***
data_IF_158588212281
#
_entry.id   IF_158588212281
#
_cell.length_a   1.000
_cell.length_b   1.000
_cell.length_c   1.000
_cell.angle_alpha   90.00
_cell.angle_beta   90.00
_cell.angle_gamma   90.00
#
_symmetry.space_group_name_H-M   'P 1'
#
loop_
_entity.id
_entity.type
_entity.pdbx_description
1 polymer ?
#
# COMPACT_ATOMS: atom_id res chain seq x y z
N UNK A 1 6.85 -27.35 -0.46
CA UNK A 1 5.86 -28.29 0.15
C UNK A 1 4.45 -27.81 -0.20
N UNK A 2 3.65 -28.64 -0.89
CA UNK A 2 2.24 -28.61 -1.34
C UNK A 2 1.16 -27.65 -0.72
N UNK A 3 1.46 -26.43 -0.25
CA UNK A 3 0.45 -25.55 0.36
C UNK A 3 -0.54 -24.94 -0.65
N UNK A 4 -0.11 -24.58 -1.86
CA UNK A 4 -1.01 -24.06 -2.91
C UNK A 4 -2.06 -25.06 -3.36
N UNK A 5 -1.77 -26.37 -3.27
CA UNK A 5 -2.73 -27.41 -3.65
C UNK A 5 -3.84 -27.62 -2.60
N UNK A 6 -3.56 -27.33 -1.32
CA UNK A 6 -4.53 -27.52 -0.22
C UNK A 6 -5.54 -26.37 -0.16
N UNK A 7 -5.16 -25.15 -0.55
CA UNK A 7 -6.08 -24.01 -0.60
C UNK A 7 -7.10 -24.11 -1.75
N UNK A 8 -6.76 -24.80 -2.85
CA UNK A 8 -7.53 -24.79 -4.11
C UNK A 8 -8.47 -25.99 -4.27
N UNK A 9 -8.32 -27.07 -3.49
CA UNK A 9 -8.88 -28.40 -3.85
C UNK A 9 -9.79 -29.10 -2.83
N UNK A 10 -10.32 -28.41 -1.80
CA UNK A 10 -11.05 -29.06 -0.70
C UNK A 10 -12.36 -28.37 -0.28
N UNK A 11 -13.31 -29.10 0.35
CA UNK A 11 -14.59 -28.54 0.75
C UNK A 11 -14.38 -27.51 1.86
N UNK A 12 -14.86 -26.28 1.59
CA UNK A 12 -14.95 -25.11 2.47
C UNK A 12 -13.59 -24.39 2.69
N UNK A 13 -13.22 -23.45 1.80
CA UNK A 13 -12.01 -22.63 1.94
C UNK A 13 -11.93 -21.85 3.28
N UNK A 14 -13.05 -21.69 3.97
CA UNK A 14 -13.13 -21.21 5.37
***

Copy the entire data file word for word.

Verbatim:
data_IF_158588212281
#
_entry.id   IF_158588212281
#
_cell.length_a   1.000
_cell.length_b   1.000
_cell.length_c   1.000
_cell.angle_alpha   90.00
_cell.angle_beta   90.00
_cell.angle_gamma   90.00
#
_symmetry.space_group_name_H-M   'P 1'
#
loop_
_entity.id
_entity.type
_entity.pdbx_description
1 polymer ?
#
# COMPACT_ATOMS: atom_id res chain seq x y z
N UNK A 1 6.85 -27.35 -0.46
CA UNK A 1 5.86 -28.29 0.15
C UNK A 1 4.45 -27.81 -0.20
N UNK A 2 3.65 -28.64 -0.89
CA UNK A 2 2.24 -28.61 -1.34
C UNK A 2 1.16 -27.65 -0.72
N UNK A 3 1.46 -26.43 -0.25
CA UNK A 3 0.45 -25.55 0.36
C UNK A 3 -0.54 -24.94 -0.65
N UNK A 4 -0.11 -24.58 -1.86
CA UNK A 4 -1.01 -24.06 -2.91
C UNK A 4 -2.06 -25.06 -3.36
N UNK A 5 -1.77 -26.37 -3.27
CA UNK A 5 -2.73 -27.41 -3.65
C UNK A 5 -3.84 -27.62 -2.60
N UNK A 6 -3.56 -27.33 -1.32
CA UNK A 6 -4.53 -27.52 -0.22
C UNK A 6 -5.54 -26.37 -0.16
N UNK A 7 -5.16 -25.15 -0.55
CA UNK A 7 -6.08 -24.01 -0.60
C UNK A 7 -7.10 -24.11 -1.75
N UNK A 8 -6.76 -24.80 -2.85
CA UNK A 8 -7.53 -24.79 -4.11
C UNK A 8 -8.47 -25.99 -4.27
N UNK A 9 -8.32 -27.07 -3.49
CA UNK A 9 -8.88 -28.40 -3.85
C UNK A 9 -9.79 -29.10 -2.83
N UNK A 10 -10.32 -28.41 -1.80
CA UNK A 10 -11.05 -29.06 -0.70
C UNK A 10 -12.36 -28.37 -0.28
N UNK A 11 -13.31 -29.10 0.35
CA UNK A 11 -14.59 -28.54 0.75
C UNK A 11 -14.38 -27.51 1.86
N UNK A 12 -14.86 -26.28 1.59
CA UNK A 12 -14.95 -25.11 2.47
C UNK A 12 -13.59 -24.39 2.69
N UNK A 13 -13.22 -23.45 1.80
CA UNK A 13 -12.01 -22.63 1.94
C UNK A 13 -11.93 -21.85 3.28
N UNK A 14 -13.05 -21.69 3.97
CA UNK A 14 -13.13 -21.21 5.37